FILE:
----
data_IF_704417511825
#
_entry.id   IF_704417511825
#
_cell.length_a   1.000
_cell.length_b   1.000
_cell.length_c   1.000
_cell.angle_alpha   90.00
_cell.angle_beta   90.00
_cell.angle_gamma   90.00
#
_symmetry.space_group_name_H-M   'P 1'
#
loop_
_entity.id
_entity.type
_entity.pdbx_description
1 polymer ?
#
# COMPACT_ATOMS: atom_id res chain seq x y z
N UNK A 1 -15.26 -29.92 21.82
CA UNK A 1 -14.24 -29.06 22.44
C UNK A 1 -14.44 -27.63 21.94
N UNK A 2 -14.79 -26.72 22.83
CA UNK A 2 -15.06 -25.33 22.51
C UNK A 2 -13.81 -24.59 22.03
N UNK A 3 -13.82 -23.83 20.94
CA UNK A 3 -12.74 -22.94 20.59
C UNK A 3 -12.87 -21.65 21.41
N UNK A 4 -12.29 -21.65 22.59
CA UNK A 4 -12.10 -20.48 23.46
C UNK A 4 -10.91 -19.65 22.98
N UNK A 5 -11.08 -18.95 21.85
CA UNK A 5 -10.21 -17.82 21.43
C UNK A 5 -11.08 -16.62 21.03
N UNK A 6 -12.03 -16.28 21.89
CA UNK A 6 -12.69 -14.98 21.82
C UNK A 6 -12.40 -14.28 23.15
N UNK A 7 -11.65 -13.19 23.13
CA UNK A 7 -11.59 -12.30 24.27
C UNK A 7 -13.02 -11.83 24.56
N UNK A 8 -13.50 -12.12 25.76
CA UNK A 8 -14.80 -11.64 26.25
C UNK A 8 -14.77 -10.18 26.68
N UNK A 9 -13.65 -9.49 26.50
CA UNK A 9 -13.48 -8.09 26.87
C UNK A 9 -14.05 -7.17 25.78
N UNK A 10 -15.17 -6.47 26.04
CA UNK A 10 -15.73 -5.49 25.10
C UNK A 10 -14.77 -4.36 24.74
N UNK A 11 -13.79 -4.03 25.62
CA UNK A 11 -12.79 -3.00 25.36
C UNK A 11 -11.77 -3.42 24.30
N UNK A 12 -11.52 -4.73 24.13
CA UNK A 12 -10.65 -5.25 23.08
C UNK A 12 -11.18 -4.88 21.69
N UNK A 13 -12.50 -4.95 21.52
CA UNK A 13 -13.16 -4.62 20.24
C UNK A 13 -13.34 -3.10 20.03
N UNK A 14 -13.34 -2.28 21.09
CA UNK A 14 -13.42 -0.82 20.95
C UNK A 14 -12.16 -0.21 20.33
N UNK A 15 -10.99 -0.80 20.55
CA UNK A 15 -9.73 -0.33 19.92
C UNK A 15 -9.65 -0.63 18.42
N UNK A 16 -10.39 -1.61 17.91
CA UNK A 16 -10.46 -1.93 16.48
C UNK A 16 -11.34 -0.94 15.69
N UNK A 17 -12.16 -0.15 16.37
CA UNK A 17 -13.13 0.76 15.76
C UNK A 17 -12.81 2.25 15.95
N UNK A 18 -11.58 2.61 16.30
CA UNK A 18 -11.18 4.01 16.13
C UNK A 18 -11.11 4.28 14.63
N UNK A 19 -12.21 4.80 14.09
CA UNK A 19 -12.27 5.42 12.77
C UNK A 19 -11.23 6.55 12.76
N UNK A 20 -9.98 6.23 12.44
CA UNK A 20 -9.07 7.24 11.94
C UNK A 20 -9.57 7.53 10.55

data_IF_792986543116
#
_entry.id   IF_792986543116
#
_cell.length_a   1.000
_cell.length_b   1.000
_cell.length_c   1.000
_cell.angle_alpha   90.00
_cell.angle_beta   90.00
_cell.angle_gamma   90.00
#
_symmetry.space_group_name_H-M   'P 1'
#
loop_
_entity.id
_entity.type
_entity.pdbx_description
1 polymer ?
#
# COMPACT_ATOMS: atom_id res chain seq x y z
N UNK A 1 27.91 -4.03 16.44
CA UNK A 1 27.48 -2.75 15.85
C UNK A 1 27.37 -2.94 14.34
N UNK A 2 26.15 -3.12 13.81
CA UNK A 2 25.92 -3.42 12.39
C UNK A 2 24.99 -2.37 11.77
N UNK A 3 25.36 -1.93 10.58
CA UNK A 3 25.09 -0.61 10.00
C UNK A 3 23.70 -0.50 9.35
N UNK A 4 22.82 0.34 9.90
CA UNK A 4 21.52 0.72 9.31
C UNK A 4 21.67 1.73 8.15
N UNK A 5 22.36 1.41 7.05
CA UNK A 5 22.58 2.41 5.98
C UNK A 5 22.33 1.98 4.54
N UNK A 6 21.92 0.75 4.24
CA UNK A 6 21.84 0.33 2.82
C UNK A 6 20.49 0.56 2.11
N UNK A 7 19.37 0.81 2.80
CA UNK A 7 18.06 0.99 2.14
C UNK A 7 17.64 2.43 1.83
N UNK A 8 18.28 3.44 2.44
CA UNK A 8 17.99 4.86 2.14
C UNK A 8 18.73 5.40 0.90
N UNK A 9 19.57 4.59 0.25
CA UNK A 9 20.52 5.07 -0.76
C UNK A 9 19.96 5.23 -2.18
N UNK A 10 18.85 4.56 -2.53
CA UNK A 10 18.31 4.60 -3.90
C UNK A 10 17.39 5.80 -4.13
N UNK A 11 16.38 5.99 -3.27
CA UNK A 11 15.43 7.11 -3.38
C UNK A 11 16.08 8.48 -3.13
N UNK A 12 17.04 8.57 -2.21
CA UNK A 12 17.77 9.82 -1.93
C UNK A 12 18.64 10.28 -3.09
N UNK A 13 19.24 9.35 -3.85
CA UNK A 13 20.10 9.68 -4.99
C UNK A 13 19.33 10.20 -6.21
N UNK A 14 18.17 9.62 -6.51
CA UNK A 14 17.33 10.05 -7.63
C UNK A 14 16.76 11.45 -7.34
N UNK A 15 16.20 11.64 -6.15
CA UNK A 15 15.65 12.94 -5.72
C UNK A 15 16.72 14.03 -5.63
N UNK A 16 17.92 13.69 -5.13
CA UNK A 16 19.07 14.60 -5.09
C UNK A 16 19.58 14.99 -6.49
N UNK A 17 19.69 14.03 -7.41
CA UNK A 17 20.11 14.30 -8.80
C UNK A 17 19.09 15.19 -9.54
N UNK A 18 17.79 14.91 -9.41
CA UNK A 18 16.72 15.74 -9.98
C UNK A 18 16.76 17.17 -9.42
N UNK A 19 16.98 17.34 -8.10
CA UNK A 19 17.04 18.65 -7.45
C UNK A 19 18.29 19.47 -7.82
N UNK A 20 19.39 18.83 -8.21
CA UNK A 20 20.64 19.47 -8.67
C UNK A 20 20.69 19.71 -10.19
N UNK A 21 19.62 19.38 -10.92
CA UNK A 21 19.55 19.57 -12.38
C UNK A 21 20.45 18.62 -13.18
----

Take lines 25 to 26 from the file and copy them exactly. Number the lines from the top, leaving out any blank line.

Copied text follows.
CA UNK A 2 -15.06 -25.33 22.51
C UNK A 2 -13.81 -24.59 22.03